The Pizza House
Serving up award-winning pizzas and heartwarming welcomes, customers from far and wide flock to this home away from home in Columbus, Ohio.
Two cousins, Richie Dorn and Bobby Tiberi, didn’t have a bunch of restaurant experience when they opened up The Pizza House in 1961—but they did have a family pizza recipe they knew would be a smash hit. Their original location opened in an actual house in Columbus, Ohio, with two tables and a couple of counter stools, and business took off despite the humble digs.
A kid named William Colasante was one of their first employees, starting at 15 years old and working there until the early ’80s. He and his wife, Diane, opened their own business in Columbus, a popular nightclub. Meanwhile, in 1990, The Pizza House completed a massive move that found the small original—at less than 1,000 square feet—relocating across the street to a building five times its size. When Dorn and Tiberi decided to retire in 1991, William gladly stepped in to buy the now-sizable pizzeria.
“Some things were added to the menu when it moved to the bigger location, but my dad wanted to keep everything the same,” recalls Rodd Carmean, William’s stepson. “All of the recipes to this day are the originals from Richie and Bobby. It’s traditional Italian food, and pizza is our No. 1 seller.” Rodd, of course, grew up in the business, starting by dishwashing and working his way around every job possible. In 2017, he assumed full ownership with his wife, Tomi, whom he’d taken to the pizzeria for their first date (they’ve now been married 31 years).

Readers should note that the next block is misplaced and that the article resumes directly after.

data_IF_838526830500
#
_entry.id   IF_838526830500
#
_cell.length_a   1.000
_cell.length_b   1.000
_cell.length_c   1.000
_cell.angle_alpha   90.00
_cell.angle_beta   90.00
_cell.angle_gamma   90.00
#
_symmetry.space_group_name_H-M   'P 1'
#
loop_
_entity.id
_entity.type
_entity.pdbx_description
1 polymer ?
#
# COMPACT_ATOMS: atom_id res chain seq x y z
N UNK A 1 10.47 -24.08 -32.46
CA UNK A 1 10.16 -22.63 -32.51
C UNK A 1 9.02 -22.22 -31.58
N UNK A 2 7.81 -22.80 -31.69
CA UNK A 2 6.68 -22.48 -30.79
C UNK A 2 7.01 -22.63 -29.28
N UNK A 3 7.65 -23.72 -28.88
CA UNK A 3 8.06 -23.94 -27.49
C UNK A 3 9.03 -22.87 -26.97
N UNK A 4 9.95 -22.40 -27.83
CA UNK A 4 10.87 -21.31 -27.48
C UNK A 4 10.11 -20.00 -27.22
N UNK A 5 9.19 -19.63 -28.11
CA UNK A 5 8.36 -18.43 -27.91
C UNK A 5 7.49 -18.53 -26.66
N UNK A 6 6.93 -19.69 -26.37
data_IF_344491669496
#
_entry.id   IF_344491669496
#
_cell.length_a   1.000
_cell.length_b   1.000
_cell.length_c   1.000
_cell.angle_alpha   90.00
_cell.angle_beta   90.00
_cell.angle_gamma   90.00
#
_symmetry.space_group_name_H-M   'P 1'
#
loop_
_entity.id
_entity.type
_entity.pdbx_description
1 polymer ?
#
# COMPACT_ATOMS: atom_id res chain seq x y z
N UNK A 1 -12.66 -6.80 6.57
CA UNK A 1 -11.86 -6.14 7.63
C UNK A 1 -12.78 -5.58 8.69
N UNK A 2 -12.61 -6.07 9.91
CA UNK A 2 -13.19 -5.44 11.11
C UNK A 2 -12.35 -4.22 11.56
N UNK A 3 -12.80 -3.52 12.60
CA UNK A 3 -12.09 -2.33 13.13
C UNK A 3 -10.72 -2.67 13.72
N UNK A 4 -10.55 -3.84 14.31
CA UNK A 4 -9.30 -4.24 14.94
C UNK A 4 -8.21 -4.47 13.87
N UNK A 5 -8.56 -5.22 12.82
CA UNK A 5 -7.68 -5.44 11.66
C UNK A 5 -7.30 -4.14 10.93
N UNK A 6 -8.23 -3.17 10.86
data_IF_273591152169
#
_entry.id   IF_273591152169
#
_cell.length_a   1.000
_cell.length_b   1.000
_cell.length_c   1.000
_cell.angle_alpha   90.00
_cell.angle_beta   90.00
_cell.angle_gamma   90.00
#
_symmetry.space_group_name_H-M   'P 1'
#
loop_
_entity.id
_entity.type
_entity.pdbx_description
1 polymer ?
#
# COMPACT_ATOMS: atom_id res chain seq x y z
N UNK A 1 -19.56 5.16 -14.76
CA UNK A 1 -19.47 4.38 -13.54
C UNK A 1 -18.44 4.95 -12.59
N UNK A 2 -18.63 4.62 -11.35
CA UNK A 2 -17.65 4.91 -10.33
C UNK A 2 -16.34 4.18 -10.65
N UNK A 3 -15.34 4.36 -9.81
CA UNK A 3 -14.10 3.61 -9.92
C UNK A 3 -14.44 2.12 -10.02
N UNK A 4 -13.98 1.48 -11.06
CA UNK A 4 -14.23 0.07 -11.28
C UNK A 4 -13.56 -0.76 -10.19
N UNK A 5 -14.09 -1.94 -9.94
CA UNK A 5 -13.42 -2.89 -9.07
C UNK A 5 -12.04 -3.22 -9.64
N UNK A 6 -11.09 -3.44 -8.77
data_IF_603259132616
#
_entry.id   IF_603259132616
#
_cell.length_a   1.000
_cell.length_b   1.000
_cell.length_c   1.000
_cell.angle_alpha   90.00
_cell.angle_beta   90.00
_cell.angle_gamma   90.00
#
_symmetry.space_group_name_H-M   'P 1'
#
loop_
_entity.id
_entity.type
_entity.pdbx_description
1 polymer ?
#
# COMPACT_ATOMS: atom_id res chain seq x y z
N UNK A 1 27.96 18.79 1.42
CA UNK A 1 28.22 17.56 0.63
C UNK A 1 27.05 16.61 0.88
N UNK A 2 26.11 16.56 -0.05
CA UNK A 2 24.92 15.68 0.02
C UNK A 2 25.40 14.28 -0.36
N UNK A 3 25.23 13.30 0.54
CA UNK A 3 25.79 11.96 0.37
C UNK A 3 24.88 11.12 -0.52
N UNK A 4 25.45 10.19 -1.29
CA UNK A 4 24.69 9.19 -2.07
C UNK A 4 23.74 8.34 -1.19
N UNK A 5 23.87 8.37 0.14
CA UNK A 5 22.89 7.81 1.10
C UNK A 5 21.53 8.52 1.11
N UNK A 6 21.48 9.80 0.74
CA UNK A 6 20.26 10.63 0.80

Today, The Pizza House’s food regularly wins awards in the area, and sales stats show that a whopping 20% of customers drive 25 miles or more just to eat there. Though the pizzeria maintains an old-school vibe with retro decor and no delivery service, the Carmeans have also kept up with the times, adding social media accounts handled by outside experts and building a brisk catering business that serves local corporations. “We hear a lot about the dough—people say, ‘Pizza House has a unique taste,’” Tomi says. “I think that’s another thing that’s given us longevity: We’ve not changed anything, even as costs go up. You’ve got to stick with your recipes.”
Rodd believes that another key secret to The Pizza House’s success comes down to customer interaction. A 15-year veteran hostess greets every diner with a hug, and Rodd estimates that he knows more than half of his customers by name. “We treat everyone like family—much of our staff has been here a long period of time, so they know the customers,” Rodd explains. “We treat everyone like they’ve been coming in forever, even if it’s their first time.”
Tracy Morin is PMQ’s senior copy editor.